“Overall, I think, while there were challenges associated with Model 3 ramp, we were in a deeper level of hell than we expected, so a few levels deeper than we’d like to be, but swiftly exiting, I think.”
Those chastened but seemingly optimistic words came from the CEO of Tesla, Elon Musk, during a conference call discussing the company’s full-year 2017 financial results on Wednesday afternoon.
Following that call, however, customers who had put down reservations for the Tesla Model 3 noticed their projected delivery dates had changed.
Most notably, those who had reserved the base Model 3 rather than the Long Range version saw their dates pushed back to late 2018 and early 2019.
As covered that day by InsideEVs, “It appears as though Day 1 reservation holders are seeing the late 2018 timeline for the standard Model 3, whereas those who reserved on Day 2 are receiving the early 2019 notice.
Unhappy comments on a forum for Model 3 reservation holders indicated that those who had signed up for the “D” all-wheel drive option were pushed back to “late 2018.”
We reached out to Tesla for comment on these reports, and received the following statement from the company, to be attributed only to “a spokesperson”:
We’ve made significant progress in Model 3 production, having delivered Model 3 to customers in more than 20 states, and we continue to target weekly production rates of 2,500 by the end of Q1 and 5,000 by the end of Q2.
We have been inspired by the response to the car and appreciate the continued support of our reservation holders. We are working hard to deliver more cars soon.
That response obviously provides no confirmation, denial, or detail about the delays we asked about, but that tends to be par for the course for Tesla (and corporate responses to media questions on awkward topics in general).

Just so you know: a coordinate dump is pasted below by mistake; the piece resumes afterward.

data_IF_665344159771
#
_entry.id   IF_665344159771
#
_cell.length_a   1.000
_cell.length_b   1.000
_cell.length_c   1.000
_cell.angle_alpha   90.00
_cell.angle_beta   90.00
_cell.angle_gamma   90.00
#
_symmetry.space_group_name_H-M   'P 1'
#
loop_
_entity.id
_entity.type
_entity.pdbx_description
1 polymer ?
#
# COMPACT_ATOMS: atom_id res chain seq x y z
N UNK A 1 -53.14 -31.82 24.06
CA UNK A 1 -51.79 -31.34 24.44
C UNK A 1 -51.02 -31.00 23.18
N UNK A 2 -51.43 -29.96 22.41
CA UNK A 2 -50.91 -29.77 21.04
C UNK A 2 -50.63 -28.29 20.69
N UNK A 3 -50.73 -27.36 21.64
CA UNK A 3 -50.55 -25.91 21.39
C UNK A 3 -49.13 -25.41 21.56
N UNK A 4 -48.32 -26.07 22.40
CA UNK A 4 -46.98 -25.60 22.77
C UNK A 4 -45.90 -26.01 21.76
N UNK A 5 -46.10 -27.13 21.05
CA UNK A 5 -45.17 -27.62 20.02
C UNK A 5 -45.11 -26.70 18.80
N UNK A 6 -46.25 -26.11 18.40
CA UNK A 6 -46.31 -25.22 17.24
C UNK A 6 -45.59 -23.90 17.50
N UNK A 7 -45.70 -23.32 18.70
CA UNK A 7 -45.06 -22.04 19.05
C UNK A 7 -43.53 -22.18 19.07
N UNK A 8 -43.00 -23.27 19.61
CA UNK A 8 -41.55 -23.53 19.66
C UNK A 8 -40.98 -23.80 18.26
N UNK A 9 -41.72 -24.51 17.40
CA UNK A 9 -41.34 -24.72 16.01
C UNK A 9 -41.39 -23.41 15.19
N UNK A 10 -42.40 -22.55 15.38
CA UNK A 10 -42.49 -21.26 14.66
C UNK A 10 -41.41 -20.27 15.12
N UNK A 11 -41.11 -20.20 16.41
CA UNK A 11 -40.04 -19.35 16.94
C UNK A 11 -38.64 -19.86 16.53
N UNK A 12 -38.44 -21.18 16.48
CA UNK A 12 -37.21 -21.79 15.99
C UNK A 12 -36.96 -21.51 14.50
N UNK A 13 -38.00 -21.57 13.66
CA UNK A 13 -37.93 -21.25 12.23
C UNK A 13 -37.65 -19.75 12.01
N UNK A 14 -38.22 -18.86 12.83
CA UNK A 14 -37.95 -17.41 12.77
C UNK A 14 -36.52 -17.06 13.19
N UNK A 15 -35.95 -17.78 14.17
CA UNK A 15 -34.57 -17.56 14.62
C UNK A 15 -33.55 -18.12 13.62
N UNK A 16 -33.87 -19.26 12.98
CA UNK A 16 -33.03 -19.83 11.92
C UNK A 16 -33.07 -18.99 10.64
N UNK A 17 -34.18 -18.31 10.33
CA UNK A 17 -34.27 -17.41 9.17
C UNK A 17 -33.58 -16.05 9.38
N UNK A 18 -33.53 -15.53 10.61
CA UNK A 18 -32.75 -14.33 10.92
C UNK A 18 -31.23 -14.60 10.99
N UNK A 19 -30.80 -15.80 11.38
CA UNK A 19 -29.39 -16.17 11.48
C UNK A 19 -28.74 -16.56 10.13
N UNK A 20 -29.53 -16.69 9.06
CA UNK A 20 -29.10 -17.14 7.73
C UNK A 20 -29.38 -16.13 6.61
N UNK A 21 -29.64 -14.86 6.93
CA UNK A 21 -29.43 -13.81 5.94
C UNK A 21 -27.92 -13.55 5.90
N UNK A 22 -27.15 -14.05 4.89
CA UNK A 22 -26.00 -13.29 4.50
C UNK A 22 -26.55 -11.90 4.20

Those buyers who are waiting for the base Model 3 may well be those who are more sensitive to price, which poses an awkward conundrum.
If Model 3 production for the balance of the year is confined to the Long Range versions, that means they’ll all be priced $9,000 higher than comparable standard models.
The concern, of course, is that if the buyers seeking the lower-cost version don’t take delivery until the end of this year or early 2019, they may lose out on the full $7,500 federal income-tax credit for purchase of a plug-in electric car.
As of the end of last year, Tesla is estimated to have sold 155,000 to 170,000 vehicles in the U.S. Not every buyer will be eligible for the credit, but the vast majority likely will.
Total Model 3 cars built last year were only 2,685, but if it achieves its weekly production rate of 2,500 cars a week by March 31, its U.S. sales could likely chew through the remaining supply of credits well before the end of the year.
What follows is a complicated phaseout period with unlimited credits at reduced rates in successive quarters.
What will happen depends entirely on the company’s rate of increase in its Model 3 production, most of which is likely to be delivered in the U.S. this year.
As always, Tesla buyers and reservation-holders will simply have to wait and see—which the bulk of them have seemed happy to do thus far.
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